OzaawaagwaneyaashOzaawaagwaneyaash (Randy Gresczyk) from the eagle clan, is an enrolled member of the Bois Forte Band of Ojibwe. Randy is a very active member in the randy.jpg Twin Cities American Indian community, and a singer for Red Bone Singers, a traditional Native American Drum Group. Randy completed his undergraduate degree at the University of Minnesota where he majored in History and American Indian Studies. He currently works for the Robbinsdale Area School District as an Ojibwe Language Specialist and an American Indian Home School Liaison. He is an instructor of Ojibwe Language at Augsburg University. He is also an instructor of Ojibwe Language and Ojibwe Culture and History at Minneapolis Community and Technical College.
Robert RiveraRobert Rivera is the Director of Family and Community Engagement for Robbinsdale School District, where he advocates for students and families of color and rivera.jpg helps them navigate the education system. As a first generation immigrant from Nicaragua, who grew up in South Central Los Angeles, Robert knows first-hand the struggles of urban students and their families, and is dedicated to creating opportunities for success. Having served in the Air Force as a Database Analyst on active duty for six years, Robert was the recipient of an Air Force Achievement Medal for creating a database that pinpoints maintenance requirements for F-16s. After separating from the military, Robert returned to education, earning a Bachelor's in History and Education from Augsburg College and a Master’s in Education from Hamline University. He was the former Assistant Director of Hamline University’s Center for Excellence in Urban Teaching, where he forged partnerships between schools and colleges and non-profit and for-profit organizations, to create educational equity.
Jocelyn HernandezJocelyn Hernandez is a third year student at Augsburg college pursuing her Bachelor’s degree in sociology with a minor in history and leadership studies. She brings a unique perspective to community organizing and racial justice through her experiences as an undocumented student from Mexico, leader of the Latino Success Initiative at North Hennepin Community College, an urban scholar at the Metropolitan Council, and now the Community Engagement intern at the City of Brooklyn Park. She has turned her passion for community organizing and racial justice into action through her leadership in Students for Change, a student of color group at North Hennepin Community College focusing on holding the college accountable for racial equity and her work as a trainer with the immigrant rights movement, Cosecha. She is known as a fiery leader for racial justice and a firm believer in learning from our past. Jocelyn plans on becoming a professor of sociology and a historian, leading with her love and knowledge of the history of social justice movements and critical race theory. Teah MannehTeah is a current student at North Hennepin Community College. Born in Liberia but raised in America, his family fled to the United States seeking refuge after escaping Liberia's brutal civil war. Like many immigrants, they struggled, moving around constantly from one apartment to another and sometimes to different states.Teah, a member of the Black Men’s Leadership Movement and founder of National Speaking Society, an online news site, believes that regardless of one’s current residence, education or social status, one must never depart from his/her roots.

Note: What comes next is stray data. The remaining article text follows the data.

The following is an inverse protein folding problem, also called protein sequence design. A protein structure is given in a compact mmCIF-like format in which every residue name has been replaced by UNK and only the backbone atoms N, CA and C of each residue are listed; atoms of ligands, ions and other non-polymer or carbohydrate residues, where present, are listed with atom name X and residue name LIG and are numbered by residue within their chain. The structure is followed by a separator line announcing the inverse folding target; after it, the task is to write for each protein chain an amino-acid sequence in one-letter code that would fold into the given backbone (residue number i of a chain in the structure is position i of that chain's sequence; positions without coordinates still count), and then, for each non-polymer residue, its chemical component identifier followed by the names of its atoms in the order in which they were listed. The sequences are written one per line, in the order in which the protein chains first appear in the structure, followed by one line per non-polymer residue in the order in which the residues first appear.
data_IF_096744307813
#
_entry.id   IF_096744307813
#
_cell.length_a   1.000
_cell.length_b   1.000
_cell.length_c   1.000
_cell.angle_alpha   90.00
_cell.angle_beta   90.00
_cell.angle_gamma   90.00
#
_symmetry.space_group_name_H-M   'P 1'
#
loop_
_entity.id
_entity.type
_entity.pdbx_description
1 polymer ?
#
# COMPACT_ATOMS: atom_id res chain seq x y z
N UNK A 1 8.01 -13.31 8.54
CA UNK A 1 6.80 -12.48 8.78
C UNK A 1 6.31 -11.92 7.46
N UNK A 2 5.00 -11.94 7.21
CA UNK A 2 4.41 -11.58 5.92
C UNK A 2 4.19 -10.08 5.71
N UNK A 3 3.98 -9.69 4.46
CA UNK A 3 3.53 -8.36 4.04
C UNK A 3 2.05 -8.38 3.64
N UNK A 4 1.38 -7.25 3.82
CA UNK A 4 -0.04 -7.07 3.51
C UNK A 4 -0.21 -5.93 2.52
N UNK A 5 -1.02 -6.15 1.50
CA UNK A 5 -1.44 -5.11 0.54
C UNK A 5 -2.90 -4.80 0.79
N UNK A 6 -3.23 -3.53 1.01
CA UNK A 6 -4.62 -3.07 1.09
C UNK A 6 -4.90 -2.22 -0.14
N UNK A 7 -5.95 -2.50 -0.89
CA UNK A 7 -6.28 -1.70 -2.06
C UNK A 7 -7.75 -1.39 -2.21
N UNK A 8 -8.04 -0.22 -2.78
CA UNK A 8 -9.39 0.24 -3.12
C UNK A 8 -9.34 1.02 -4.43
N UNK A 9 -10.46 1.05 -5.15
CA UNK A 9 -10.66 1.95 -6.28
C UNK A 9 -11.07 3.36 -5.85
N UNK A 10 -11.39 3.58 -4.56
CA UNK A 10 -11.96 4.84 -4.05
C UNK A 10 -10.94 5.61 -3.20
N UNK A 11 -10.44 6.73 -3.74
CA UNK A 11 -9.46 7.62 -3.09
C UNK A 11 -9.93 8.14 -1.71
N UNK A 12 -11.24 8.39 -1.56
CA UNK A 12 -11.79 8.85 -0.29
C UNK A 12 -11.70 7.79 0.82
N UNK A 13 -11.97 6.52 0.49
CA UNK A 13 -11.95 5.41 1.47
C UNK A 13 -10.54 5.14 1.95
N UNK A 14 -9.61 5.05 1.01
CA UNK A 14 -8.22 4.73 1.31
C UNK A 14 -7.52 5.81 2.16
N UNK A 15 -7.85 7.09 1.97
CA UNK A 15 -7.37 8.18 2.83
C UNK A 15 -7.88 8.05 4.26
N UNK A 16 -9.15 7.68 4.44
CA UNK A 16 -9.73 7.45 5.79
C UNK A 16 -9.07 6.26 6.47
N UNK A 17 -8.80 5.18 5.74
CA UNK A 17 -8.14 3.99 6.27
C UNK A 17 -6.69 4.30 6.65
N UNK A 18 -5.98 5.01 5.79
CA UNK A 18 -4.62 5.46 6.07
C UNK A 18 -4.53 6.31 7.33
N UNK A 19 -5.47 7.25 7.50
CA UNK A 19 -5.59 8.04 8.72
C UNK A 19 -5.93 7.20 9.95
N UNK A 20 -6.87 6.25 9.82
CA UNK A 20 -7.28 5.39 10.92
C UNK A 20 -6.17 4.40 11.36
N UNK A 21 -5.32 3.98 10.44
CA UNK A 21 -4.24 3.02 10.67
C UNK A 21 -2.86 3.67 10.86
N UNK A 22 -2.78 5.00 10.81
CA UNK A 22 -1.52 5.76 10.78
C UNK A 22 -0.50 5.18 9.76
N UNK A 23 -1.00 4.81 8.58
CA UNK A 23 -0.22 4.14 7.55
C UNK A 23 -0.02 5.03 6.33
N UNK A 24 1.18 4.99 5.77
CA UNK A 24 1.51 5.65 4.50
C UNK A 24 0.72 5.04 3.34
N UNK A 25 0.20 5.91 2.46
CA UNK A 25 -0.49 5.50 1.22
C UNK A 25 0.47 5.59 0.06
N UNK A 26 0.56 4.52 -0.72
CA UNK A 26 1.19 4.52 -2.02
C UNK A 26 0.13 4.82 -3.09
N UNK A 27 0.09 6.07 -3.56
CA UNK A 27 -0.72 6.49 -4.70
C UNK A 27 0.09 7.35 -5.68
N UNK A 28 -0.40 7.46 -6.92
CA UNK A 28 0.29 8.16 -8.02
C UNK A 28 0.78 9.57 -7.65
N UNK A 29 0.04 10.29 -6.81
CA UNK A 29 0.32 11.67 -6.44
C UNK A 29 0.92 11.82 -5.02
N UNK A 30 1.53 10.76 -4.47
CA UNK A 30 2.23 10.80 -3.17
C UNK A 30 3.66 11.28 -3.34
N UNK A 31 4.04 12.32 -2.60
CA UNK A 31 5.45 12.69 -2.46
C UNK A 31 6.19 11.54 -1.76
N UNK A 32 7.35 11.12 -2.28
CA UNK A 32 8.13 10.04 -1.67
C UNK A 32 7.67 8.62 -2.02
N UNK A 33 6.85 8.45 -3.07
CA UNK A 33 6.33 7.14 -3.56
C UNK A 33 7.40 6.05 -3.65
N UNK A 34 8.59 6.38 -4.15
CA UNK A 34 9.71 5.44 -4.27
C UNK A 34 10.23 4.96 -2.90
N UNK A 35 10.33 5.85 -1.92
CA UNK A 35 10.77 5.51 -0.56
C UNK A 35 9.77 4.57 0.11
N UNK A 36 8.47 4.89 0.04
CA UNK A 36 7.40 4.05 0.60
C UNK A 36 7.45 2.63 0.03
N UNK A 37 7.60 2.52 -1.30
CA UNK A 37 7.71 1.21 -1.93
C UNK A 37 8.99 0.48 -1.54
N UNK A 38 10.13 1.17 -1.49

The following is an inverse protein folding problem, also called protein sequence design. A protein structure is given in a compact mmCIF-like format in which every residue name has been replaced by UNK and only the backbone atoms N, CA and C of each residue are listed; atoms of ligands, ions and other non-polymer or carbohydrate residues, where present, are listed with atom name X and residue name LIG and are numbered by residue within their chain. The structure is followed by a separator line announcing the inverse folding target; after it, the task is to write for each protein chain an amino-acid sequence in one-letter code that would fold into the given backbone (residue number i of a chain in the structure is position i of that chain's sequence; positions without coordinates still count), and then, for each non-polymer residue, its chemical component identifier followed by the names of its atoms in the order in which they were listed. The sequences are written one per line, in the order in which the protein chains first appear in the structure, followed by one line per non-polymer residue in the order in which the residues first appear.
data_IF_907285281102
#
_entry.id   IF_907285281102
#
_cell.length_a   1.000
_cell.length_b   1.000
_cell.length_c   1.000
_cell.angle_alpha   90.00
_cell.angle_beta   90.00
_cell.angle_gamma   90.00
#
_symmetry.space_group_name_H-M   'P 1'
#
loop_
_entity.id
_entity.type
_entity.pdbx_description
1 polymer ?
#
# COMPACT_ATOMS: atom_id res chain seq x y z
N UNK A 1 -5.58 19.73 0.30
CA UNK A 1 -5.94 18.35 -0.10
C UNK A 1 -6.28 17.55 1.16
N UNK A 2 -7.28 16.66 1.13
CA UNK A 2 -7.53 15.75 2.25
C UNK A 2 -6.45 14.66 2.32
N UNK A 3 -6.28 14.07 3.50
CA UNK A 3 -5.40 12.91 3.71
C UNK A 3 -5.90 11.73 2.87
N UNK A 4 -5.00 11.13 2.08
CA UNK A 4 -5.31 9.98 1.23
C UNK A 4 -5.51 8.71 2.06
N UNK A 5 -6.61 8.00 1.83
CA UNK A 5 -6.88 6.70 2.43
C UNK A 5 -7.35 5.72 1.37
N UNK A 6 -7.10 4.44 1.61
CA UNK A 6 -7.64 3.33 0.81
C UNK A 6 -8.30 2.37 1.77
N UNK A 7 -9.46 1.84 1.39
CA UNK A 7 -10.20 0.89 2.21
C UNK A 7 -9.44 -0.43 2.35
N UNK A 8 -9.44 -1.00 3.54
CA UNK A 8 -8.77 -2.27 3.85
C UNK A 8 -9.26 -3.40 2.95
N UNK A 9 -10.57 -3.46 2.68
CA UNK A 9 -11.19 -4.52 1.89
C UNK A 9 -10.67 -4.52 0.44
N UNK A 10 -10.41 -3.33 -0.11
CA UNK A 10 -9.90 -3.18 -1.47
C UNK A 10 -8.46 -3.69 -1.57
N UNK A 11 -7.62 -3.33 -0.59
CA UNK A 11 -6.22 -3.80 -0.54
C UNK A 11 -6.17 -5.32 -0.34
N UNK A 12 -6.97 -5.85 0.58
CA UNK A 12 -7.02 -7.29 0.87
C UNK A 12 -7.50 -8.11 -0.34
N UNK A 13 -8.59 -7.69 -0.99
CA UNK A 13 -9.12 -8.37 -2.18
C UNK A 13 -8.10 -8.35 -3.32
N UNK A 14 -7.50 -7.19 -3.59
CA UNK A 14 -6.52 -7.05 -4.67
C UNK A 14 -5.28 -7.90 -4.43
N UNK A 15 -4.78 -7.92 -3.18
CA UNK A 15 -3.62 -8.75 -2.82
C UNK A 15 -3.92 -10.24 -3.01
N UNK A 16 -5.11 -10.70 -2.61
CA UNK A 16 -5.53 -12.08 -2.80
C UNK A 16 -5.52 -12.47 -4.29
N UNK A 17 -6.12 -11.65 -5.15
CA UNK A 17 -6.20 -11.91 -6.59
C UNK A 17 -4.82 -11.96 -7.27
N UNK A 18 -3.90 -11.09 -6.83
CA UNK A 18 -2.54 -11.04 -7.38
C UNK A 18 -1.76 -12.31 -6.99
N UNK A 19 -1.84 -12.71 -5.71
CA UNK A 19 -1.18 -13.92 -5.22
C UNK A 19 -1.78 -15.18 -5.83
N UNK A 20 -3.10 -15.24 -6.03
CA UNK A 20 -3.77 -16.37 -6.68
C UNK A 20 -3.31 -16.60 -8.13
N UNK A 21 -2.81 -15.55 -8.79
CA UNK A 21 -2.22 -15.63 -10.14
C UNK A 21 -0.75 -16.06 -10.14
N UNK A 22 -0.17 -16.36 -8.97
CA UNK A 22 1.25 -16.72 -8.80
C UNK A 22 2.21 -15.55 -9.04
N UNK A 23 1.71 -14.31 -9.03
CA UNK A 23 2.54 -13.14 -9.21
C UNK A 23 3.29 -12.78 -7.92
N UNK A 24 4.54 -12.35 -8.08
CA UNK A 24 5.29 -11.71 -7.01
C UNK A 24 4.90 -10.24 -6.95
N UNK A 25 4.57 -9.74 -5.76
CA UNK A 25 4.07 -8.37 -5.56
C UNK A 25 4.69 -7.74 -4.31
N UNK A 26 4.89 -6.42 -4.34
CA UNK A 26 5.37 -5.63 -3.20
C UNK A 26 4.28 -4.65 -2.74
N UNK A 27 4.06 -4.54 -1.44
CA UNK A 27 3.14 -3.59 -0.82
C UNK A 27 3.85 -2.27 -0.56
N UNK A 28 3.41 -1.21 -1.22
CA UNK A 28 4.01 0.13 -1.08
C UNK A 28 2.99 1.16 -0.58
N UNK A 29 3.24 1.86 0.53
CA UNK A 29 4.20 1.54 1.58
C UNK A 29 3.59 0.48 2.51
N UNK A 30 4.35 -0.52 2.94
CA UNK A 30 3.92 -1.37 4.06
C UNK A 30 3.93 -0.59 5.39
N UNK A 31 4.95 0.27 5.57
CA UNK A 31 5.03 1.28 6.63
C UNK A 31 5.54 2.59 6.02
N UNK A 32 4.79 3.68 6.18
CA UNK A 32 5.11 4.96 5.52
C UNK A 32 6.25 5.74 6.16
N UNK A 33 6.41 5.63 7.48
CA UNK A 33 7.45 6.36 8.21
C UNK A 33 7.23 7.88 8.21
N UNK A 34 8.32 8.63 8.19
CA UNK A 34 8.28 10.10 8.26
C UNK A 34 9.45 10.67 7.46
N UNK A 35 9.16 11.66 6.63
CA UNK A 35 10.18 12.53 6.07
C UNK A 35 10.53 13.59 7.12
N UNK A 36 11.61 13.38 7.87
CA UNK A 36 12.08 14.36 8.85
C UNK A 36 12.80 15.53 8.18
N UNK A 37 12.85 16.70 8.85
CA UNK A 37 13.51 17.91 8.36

Eric Munguia CuautleEric is an NHCC student and graduate of the community Organizing class, which helped him become more involved on campus. Eric is now the leader of NHCC's Latino Success Initiative, mentors 5th graders and is a member of NHCC's Presidential Advisory board for students of color.
Taylor RiveraTaylor Rivera is a sophomore at the Walter Cronkite School of Journalism at ASU, and recent North Hennepin Community College graduate. She studies broadcast and digital journalism at ASU, where she works as a student reporter for the Arizona State Press. As a student at NHCC, Taylor worked with Teah Manneh, on All Healing Comes From the Earth, a documentary about the 2016 Native American research tour, a partnership between NHCC, BSU, and Robbinsdale Area Schools. Taylor also received a grant from Hennepin County in 2016 to develop a movement at NHCC to promote more physical activity outdoors for community college students and county citizens during the winter season called “ NHCC Take a Hike,” earning her a Green Partners certificate of completion.
Antonio SmithAntonio Smith has served the Brooklyn Park community for over 10 years. He has a Bachelor’s degree in Mathematics from Minnesota State University - Mankato and a Master’s degree in Public Affairs from the Humphrey School, University of Minnesota. In 2009, he and 30 other members of the Community Engagement Initiative’s Core Planning Team created, designed, and developed core values and the mission statement “ Brooklyn Park, a thriving community inspiring pride where opportunities exists for all”.
Since 2013, Mr. Smith has work at the City of Brooklyn Park. Currently, he is Community Liaison and team lead for the Cities United and My Brother’s Keeper (MBK) initiatives. As an overview he builds and sustains relations with underrepresented populations in the community, bridge any gaps between underrepresented populations, city services and community resources, and ensures that stakeholders voices are heard in an effort to inform decision makers so that sustainable decisions are made. He is known for getting the job done and done right. If you ask him his favorite Brooklyn Park Core Value he will boldly answer “Diversity Enriches Community”!